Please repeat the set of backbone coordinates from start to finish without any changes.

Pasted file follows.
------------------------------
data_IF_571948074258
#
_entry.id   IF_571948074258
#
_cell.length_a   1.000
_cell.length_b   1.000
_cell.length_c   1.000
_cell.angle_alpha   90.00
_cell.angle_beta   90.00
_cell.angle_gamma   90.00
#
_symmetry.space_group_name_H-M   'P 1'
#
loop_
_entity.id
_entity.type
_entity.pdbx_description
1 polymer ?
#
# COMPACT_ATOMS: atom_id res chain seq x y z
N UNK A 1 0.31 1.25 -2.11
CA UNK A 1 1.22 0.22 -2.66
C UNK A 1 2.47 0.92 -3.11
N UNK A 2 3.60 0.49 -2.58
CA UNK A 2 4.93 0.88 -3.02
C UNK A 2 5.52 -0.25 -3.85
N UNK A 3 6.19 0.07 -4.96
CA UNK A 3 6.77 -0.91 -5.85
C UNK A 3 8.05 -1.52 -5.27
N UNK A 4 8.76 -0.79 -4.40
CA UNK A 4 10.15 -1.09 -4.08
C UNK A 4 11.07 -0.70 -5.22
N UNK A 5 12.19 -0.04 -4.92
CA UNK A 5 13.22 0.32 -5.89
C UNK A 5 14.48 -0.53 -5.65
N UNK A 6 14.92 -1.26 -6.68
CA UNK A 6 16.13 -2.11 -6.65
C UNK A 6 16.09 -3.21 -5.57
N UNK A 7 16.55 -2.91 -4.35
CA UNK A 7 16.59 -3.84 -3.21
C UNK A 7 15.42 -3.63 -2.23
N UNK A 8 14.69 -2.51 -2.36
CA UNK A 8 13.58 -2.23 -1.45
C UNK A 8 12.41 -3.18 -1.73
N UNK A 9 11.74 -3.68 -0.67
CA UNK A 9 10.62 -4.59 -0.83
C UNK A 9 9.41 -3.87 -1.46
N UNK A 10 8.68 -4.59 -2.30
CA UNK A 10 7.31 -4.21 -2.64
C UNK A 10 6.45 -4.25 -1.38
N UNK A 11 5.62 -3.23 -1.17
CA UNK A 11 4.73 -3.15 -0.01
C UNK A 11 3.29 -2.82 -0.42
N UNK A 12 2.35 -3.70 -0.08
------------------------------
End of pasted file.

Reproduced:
data_IF_571948074258
#
_entry.id   IF_571948074258
#
_cell.length_a   1.000
_cell.length_b   1.000
_cell.length_c   1.000
_cell.angle_alpha   90.00
_cell.angle_beta   90.00
_cell.angle_gamma   90.00
#
_symmetry.space_group_name_H-M   'P 1'
#
loop_
_entity.id
_entity.type
_entity.pdbx_description
1 polymer ?
#
# COMPACT_ATOMS: atom_id res chain seq x y z
N UNK A 1 0.31 1.25 -2.11
CA UNK A 1 1.22 0.22 -2.66
C UNK A 1 2.47 0.92 -3.11
N UNK A 2 3.60 0.49 -2.58
CA UNK A 2 4.93 0.88 -3.02
C UNK A 2 5.52 -0.25 -3.85
N UNK A 3 6.19 0.07 -4.96
CA UNK A 3 6.77 -0.91 -5.85
C UNK A 3 8.05 -1.52 -5.27
N UNK A 4 8.76 -0.79 -4.40
CA UNK A 4 10.15 -1.09 -4.08
C UNK A 4 11.07 -0.70 -5.22
N UNK A 5 12.19 -0.04 -4.92
CA UNK A 5 13.22 0.32 -5.89
C UNK A 5 14.48 -0.53 -5.65
N UNK A 6 14.92 -1.26 -6.68
CA UNK A 6 16.13 -2.11 -6.65
C UNK A 6 16.09 -3.21 -5.57
N UNK A 7 16.55 -2.91 -4.35
CA UNK A 7 16.59 -3.84 -3.21
C UNK A 7 15.42 -3.63 -2.23
N UNK A 8 14.69 -2.51 -2.36
CA UNK A 8 13.58 -2.23 -1.45
C UNK A 8 12.41 -3.18 -1.73
N UNK A 9 11.74 -3.68 -0.67
CA UNK A 9 10.62 -4.59 -0.83
C UNK A 9 9.41 -3.87 -1.46
N UNK A 10 8.68 -4.59 -2.30
CA UNK A 10 7.31 -4.21 -2.64
C UNK A 10 6.45 -4.25 -1.38
N UNK A 11 5.62 -3.23 -1.17
CA UNK A 11 4.73 -3.15 -0.01
C UNK A 11 3.29 -2.82 -0.42
N UNK A 12 2.35 -3.70 -0.08